Share of businesses receiving PPP loans:
The map shows data for census tracts in the 9-county Bay Area with at least 50 businesses and/or self-employed workers.
Pedro Rodriguez runs Santo Coyote, a popular Mexican restaurant on International Boulevard in East Oakland. His business was upended overnight after local health orders — crucial in curbing the spread of the coronavirus — went into effect in March 2020.
Even though he ran a take-out operation, his sales dropped 90% in the months that followed, Rodriguez said through his daughter Yesenia, who was translating in Spanish for him.
“I didn’t know what to do,” he said. “I didn’t want to lose my business but I had no idea where to look for help.”
Like many business owners around the country, Rodriguez turned to the Paycheck Protection Program, the federal government’s main response to the staggering economic effects of the pandemic. The $953 billion business loan program was supposed to be a financial lifeline to businesses teetering on the edge.
And it was — depending on their location.
A Chronicle analysis of data compiled by Reveal shows that, in the Bay Area, businesses in higher-income or predominantly white census tracts were far more likely to have received a PPP loan than businesses in areas that are lower-income or have a higher share of Black and Hispanic residents.
In higher-income census tracts (those with a median household income of $150,000 or more), on average, about half of businesses received a PPP loan, compared with about a quarter of businesses in lower-income areas (tracts with a household income of under $75,000).
Rodriguez’s corner of International Boulevard in East Oakland is in the census tract with the second lowest share of businesses that received PPP loans in Alameda County — at 5% among 364 businesses. The census tract with the lowest share of PPP loans for business is along a portion of Tennyson Road in Hayward, with around 123 businesses in that census tract receiving 3% of PPP loans. Both areas have a median household income under $70,000 and over 80% of Black and/or Latino residents.
Government data shows Rodriguez was approved for a modest loan of $2,200 in July 2020, though he says he has yet to receive the money. Five blocks north of Santo Coyote is Oak Tree Market. The convenience store is owned by Ali Mohammed, who said he abandoned his PPP application due to a lack of guidance and communication from his bank.
“After a while, it just wasn’t worth it,” he said.
Beginning in March 2020 and concluding on May 31, the PPP doled out nearly $800 billion, but many businesses were shut out of the first round when funds were crucially needed to stay afloat. A House of Representatives committee said in October following a months-long investigation that the “Treasury and SBA encouraged big banks to provide loans to their wealthy existing clients at the expense of truly struggling small businesses in underserved communities.”
The Small Business Administration backs the loans, which are made by banks and other lenders. Businesses that use the money for payroll and other allowed expenses can have up to 100% of the loan forgiven, within a certain time frame. Or they can return the loan, or repay it at an annual interest rate of 1%.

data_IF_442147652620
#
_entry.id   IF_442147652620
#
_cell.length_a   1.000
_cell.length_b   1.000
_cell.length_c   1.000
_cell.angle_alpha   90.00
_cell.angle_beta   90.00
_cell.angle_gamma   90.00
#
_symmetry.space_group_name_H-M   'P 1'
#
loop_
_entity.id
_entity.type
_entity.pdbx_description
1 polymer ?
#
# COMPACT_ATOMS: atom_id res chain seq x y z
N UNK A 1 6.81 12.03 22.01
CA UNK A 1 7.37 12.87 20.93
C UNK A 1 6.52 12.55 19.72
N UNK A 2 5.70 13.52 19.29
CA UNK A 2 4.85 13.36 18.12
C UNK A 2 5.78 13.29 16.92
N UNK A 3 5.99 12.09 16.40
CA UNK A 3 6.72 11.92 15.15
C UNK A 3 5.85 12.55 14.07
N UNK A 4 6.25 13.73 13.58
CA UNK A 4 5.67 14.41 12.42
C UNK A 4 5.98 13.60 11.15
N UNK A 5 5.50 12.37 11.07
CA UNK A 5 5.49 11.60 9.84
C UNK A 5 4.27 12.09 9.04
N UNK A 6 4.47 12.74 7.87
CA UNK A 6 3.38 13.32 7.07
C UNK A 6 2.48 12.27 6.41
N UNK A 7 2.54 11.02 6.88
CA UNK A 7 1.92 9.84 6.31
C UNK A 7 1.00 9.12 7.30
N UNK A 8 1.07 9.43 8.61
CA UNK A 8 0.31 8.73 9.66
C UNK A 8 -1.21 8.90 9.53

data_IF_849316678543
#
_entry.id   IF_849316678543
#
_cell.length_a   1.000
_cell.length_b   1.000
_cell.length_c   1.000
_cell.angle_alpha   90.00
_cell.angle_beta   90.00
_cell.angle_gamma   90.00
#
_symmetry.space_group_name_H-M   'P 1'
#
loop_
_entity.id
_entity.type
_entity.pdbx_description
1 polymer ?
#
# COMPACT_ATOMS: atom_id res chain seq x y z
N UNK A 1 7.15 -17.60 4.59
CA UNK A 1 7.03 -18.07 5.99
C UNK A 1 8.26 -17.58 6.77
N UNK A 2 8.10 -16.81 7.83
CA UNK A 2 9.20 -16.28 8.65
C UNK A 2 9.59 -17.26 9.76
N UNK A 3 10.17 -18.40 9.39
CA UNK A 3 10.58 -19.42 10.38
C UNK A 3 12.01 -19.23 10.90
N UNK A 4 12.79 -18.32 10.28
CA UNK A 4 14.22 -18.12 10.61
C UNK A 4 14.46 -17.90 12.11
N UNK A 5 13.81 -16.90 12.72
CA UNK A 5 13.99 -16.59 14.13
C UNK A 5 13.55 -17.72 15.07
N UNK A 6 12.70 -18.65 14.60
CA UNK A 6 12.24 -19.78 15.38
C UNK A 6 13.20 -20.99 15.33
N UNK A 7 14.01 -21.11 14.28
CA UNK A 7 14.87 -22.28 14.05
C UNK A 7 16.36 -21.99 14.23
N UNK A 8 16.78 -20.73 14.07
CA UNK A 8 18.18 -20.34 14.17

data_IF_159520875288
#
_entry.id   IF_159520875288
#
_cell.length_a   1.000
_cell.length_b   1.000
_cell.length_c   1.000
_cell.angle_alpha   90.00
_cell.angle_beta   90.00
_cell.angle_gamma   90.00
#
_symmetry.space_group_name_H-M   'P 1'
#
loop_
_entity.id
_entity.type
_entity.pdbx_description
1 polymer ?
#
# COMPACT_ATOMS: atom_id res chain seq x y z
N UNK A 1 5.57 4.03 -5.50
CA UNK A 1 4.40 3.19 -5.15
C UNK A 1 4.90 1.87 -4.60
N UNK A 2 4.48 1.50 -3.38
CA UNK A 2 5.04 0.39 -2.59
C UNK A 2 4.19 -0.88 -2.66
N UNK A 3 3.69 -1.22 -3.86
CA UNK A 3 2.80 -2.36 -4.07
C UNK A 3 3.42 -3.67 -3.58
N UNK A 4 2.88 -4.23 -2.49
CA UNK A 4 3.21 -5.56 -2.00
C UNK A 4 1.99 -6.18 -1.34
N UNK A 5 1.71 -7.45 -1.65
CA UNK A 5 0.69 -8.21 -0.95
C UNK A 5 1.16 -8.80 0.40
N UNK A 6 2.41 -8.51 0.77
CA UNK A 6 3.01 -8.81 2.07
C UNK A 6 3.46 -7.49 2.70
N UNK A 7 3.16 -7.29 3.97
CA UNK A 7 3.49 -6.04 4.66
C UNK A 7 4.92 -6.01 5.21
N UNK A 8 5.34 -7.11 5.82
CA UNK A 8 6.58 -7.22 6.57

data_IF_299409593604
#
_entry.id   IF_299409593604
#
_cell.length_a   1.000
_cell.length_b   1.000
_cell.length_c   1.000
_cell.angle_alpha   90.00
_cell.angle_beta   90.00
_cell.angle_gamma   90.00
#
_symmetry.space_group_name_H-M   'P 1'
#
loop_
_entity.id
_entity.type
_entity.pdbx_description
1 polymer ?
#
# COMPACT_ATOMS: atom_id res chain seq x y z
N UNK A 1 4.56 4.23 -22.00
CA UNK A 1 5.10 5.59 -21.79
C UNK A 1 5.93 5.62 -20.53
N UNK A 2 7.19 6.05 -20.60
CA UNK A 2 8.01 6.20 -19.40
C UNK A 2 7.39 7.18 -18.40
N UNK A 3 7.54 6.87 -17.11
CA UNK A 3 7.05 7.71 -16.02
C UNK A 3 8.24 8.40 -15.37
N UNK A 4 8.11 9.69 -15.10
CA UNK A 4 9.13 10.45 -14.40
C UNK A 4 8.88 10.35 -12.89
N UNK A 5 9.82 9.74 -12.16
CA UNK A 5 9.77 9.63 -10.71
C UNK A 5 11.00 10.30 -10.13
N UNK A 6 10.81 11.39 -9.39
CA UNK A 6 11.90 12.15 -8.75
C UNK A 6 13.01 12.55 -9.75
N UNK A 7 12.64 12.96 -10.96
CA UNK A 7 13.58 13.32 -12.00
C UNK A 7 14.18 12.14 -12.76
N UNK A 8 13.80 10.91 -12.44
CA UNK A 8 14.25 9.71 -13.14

The rollout of the program saw the neediest businesses left to fend for themselves as larger businesses, franchises and a generally wealthier bank clientele, with bookkeepers, business records and other resources on hand, rushed to apply and receive the loans.
The Chronicle spoke to more than a dozen business owners and six agreed to be on the record about their PPP travails. A host of issues including language barriers, the sheer amount of paperwork and documentation required for the complicated loan application and the inaccessibility of customer service personnel at banks, contributed to the frustration felt by business owners. The matter was exacerbated in lower-income communities of color compared to wealthier white neighborhoods.
The structural flaws in the program directly impacted who received the loans and the largest amounts of money, said Marisabel Torres, the California policy director for the Center of Responsible Lending, a nonprofit based in North Carolina.
“The program should have been more tailored from the beginning, to meet the needs of communities that really were feeling the most hurt, which unfortunately included large swathes of businesses that are owned by immigrants, Black and Brown proprietors, sole proprietors and people of color who really had the greatest need,” she said.
The historical inequities in lending isn’t a surprise, but merely an illustration of existing redlining, Torres said. Redlining is a systemic discriminatory tactic that’s historically been used to deny services like housing and banking in communities of color.
“If you were to just look at where financial institutions are situated in lower-income communities and communities that are largely made up of people of color, you don’t necessarily see as many mainstream banks or financial institutions,” Torres said.
The lack of access to big banks and limited long-standing relationships with bankers contributed to the chaos and confusion for business owners who felt isolated, she said.